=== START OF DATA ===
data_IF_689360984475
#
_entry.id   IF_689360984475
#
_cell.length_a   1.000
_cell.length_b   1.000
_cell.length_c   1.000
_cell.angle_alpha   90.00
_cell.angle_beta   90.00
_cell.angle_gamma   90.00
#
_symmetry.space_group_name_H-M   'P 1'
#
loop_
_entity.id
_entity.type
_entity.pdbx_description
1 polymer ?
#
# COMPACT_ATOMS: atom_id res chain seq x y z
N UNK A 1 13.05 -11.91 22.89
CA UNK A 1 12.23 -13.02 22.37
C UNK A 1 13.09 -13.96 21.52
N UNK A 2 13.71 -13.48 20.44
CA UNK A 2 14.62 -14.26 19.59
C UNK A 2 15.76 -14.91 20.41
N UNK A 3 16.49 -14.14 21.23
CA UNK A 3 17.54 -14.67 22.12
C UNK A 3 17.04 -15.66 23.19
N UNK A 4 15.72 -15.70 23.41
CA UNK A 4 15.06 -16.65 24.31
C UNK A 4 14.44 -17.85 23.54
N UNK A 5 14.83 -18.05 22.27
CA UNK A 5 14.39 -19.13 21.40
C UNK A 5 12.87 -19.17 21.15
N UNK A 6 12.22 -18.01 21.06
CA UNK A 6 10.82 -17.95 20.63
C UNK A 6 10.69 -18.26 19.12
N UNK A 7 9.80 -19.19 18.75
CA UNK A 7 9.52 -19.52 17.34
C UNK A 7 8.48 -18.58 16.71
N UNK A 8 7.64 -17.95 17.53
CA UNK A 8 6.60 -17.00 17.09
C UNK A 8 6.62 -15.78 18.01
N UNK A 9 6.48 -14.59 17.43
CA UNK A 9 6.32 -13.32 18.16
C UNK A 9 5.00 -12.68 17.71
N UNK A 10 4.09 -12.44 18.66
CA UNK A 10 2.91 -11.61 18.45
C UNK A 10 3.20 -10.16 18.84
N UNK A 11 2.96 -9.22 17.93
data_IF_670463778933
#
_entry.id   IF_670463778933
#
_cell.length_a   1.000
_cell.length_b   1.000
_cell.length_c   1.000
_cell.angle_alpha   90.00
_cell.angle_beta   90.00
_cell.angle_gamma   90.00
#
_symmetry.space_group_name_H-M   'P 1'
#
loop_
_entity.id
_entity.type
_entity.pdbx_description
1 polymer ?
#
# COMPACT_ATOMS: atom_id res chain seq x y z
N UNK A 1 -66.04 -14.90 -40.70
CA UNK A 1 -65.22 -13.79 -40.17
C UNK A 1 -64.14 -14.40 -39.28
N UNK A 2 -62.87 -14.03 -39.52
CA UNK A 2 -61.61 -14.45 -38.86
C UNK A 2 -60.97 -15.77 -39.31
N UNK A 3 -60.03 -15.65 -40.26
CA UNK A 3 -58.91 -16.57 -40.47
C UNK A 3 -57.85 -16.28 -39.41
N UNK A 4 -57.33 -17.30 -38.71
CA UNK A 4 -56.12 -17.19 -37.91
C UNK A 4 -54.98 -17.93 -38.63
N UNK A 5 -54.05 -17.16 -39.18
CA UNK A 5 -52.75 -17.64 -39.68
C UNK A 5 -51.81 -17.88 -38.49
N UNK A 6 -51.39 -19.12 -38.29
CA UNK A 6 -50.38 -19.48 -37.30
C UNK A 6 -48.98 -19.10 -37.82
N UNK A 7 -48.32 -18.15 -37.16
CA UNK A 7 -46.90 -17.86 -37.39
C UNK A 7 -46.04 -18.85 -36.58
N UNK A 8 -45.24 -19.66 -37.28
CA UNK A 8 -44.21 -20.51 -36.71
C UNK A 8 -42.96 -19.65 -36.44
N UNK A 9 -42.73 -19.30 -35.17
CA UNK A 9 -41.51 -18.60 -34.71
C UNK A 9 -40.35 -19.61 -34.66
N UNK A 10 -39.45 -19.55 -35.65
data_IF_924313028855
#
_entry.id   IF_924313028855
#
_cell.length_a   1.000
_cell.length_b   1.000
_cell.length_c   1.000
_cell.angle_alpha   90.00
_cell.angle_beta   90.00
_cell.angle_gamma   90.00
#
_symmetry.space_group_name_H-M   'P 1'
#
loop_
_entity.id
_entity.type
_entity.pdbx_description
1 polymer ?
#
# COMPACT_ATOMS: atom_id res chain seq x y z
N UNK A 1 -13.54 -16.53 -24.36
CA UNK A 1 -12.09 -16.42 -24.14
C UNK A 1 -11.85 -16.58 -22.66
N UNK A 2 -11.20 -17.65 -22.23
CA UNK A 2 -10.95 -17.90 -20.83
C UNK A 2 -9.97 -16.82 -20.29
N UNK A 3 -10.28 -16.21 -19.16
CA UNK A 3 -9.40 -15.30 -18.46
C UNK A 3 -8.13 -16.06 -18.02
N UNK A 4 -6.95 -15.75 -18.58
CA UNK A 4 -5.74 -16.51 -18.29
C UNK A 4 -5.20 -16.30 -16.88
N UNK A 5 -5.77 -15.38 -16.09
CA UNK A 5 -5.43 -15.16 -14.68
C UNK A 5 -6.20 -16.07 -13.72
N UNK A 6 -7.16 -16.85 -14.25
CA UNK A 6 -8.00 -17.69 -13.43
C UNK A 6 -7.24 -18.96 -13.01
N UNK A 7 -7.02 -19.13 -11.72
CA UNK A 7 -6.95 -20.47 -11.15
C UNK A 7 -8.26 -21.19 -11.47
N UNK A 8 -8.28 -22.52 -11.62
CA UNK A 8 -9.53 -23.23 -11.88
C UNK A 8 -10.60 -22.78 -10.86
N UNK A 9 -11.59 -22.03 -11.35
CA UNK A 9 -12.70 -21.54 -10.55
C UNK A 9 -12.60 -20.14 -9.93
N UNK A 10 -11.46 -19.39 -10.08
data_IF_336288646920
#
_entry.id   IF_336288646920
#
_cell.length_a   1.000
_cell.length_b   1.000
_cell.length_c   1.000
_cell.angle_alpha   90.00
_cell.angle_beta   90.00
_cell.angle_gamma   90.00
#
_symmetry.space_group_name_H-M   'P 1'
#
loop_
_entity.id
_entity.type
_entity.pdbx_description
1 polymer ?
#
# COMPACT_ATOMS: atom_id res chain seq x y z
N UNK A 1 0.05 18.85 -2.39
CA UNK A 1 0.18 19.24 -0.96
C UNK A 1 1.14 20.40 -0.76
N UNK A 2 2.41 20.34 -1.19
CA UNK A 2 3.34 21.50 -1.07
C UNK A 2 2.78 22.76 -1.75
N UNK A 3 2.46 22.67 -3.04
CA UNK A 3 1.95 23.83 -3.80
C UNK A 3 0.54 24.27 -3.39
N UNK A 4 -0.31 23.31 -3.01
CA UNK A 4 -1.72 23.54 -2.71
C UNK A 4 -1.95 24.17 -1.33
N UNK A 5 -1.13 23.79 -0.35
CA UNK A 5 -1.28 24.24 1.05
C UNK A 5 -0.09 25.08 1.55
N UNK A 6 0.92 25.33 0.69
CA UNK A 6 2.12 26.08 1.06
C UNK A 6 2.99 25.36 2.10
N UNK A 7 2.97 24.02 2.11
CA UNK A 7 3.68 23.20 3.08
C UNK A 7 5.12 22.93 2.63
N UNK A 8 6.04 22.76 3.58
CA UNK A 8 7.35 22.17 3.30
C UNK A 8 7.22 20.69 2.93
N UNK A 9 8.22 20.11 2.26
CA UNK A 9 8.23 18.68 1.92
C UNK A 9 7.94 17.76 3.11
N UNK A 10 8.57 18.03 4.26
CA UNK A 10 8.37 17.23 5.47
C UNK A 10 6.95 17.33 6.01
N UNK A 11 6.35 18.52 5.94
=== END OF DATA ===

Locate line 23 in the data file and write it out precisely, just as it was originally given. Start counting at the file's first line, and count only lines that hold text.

C UNK A 1 13.09 -13.96 21.52